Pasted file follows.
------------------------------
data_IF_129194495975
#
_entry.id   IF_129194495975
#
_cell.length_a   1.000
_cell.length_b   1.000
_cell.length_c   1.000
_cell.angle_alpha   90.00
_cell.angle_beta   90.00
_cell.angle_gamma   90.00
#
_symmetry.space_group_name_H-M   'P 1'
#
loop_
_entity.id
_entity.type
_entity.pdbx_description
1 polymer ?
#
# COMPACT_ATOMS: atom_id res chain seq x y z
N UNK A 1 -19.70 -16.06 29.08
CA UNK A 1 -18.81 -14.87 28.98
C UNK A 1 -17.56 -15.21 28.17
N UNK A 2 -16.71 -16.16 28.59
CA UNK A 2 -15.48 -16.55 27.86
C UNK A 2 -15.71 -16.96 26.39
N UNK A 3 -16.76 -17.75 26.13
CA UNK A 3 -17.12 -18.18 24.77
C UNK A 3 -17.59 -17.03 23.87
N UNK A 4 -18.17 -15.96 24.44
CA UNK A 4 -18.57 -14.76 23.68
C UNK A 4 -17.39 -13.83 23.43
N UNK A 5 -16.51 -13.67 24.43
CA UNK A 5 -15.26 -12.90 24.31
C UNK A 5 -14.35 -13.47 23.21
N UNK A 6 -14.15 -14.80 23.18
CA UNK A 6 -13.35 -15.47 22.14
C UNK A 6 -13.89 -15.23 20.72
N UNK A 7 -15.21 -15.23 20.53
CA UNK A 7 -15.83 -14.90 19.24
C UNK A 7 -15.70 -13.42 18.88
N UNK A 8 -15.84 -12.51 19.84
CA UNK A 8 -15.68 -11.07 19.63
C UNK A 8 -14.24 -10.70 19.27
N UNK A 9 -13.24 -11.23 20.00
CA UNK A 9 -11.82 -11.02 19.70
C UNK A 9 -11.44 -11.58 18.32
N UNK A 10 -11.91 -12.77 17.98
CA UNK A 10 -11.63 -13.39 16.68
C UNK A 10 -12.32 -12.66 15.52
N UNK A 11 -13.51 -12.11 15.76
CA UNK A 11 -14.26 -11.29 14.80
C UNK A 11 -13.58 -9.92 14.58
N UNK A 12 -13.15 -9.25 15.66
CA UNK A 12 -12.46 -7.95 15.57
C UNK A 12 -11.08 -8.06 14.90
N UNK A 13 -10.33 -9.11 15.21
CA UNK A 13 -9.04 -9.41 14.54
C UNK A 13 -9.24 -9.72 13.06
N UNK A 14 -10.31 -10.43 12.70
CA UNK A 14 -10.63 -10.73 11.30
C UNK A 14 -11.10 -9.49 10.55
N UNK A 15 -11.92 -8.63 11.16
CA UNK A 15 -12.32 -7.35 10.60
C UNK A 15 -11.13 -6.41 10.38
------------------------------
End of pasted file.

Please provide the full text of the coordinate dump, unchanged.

data_IF_129194495975
#
_entry.id   IF_129194495975
#
_cell.length_a   1.000
_cell.length_b   1.000
_cell.length_c   1.000
_cell.angle_alpha   90.00
_cell.angle_beta   90.00
_cell.angle_gamma   90.00
#
_symmetry.space_group_name_H-M   'P 1'
#
loop_
_entity.id
_entity.type
_entity.pdbx_description
1 polymer ?
#
# COMPACT_ATOMS: atom_id res chain seq x y z
N UNK A 1 -19.70 -16.06 29.08
CA UNK A 1 -18.81 -14.87 28.98
C UNK A 1 -17.56 -15.21 28.17
N UNK A 2 -16.71 -16.16 28.59
CA UNK A 2 -15.48 -16.55 27.86
C UNK A 2 -15.71 -16.96 26.39
N UNK A 3 -16.76 -17.75 26.13
CA UNK A 3 -17.12 -18.18 24.77
C UNK A 3 -17.59 -17.03 23.87
N UNK A 4 -18.17 -15.96 24.44
CA UNK A 4 -18.57 -14.76 23.68
C UNK A 4 -17.39 -13.83 23.43
N UNK A 5 -16.51 -13.67 24.43
CA UNK A 5 -15.26 -12.90 24.31
C UNK A 5 -14.35 -13.47 23.21
N UNK A 6 -14.15 -14.80 23.18
CA UNK A 6 -13.35 -15.47 22.14
C UNK A 6 -13.89 -15.23 20.72
N UNK A 7 -15.21 -15.23 20.53
CA UNK A 7 -15.83 -14.90 19.24
C UNK A 7 -15.70 -13.42 18.88
N UNK A 8 -15.84 -12.51 19.84
CA UNK A 8 -15.68 -11.07 19.63
C UNK A 8 -14.24 -10.70 19.27
N UNK A 9 -13.24 -11.23 20.00
CA UNK A 9 -11.82 -11.02 19.70
C UNK A 9 -11.44 -11.58 18.32
N UNK A 10 -11.91 -12.77 17.98
CA UNK A 10 -11.63 -13.39 16.68
C UNK A 10 -12.32 -12.66 15.52
N UNK A 11 -13.51 -12.11 15.76
CA UNK A 11 -14.26 -11.29 14.80
C UNK A 11 -13.58 -9.92 14.58
N UNK A 12 -13.15 -9.25 15.66
CA UNK A 12 -12.46 -7.95 15.57
C UNK A 12 -11.08 -8.06 14.90
N UNK A 13 -10.33 -9.11 15.21
CA UNK A 13 -9.04 -9.41 14.54
C UNK A 13 -9.24 -9.72 13.06
N UNK A 14 -10.31 -10.43 12.70
CA UNK A 14 -10.63 -10.73 11.30
C UNK A 14 -11.10 -9.49 10.55
N UNK A 15 -11.92 -8.63 11.16
CA UNK A 15 -12.32 -7.35 10.60
C UNK A 15 -11.13 -6.41 10.38